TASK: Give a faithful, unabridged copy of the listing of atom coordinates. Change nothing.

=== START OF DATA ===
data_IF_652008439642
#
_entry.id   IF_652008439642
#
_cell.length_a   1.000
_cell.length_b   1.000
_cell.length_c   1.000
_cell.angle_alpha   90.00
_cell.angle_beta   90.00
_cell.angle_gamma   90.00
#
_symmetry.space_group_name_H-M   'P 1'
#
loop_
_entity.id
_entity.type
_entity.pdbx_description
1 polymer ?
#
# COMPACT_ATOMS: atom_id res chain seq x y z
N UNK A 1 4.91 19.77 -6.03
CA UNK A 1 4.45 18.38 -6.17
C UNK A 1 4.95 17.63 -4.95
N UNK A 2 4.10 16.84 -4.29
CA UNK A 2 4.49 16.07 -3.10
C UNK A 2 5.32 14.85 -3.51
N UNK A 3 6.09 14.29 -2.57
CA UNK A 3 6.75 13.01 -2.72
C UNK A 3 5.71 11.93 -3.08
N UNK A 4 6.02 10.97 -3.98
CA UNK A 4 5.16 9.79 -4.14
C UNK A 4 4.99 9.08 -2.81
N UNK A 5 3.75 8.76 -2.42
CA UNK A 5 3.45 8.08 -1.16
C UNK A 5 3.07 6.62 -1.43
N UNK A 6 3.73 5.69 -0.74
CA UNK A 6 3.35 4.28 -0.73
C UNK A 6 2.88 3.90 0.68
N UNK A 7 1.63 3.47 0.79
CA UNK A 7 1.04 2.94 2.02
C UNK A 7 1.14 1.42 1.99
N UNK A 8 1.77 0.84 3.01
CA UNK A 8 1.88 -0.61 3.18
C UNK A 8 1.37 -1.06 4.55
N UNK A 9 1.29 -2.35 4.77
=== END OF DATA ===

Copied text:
data_IF_652008439642
#
_entry.id   IF_652008439642
#
_cell.length_a   1.000
_cell.length_b   1.000
_cell.length_c   1.000
_cell.angle_alpha   90.00
_cell.angle_beta   90.00
_cell.angle_gamma   90.00
#
_symmetry.space_group_name_H-M   'P 1'
#
loop_
_entity.id
_entity.type
_entity.pdbx_description
1 polymer ?
#
# COMPACT_ATOMS: atom_id res chain seq x y z
N UNK A 1 4.91 19.77 -6.03
CA UNK A 1 4.45 18.38 -6.17
C UNK A 1 4.95 17.63 -4.95
N UNK A 2 4.10 16.84 -4.29
CA UNK A 2 4.49 16.07 -3.10
C UNK A 2 5.32 14.85 -3.51
N UNK A 3 6.09 14.29 -2.57
CA UNK A 3 6.75 13.01 -2.72
C UNK A 3 5.71 11.93 -3.08
N UNK A 4 6.02 10.97 -3.98
CA UNK A 4 5.16 9.79 -4.14
C UNK A 4 4.99 9.08 -2.81
N UNK A 5 3.75 8.76 -2.42
CA UNK A 5 3.45 8.08 -1.16
C UNK A 5 3.07 6.62 -1.43
N UNK A 6 3.73 5.69 -0.74
CA UNK A 6 3.35 4.28 -0.73
C UNK A 6 2.88 3.90 0.68
N UNK A 7 1.63 3.47 0.79
CA UNK A 7 1.04 2.94 2.02
C UNK A 7 1.14 1.42 1.99
N UNK A 8 1.77 0.84 3.01
CA UNK A 8 1.88 -0.61 3.18
C UNK A 8 1.37 -1.06 4.55
N UNK A 9 1.29 -2.35 4.77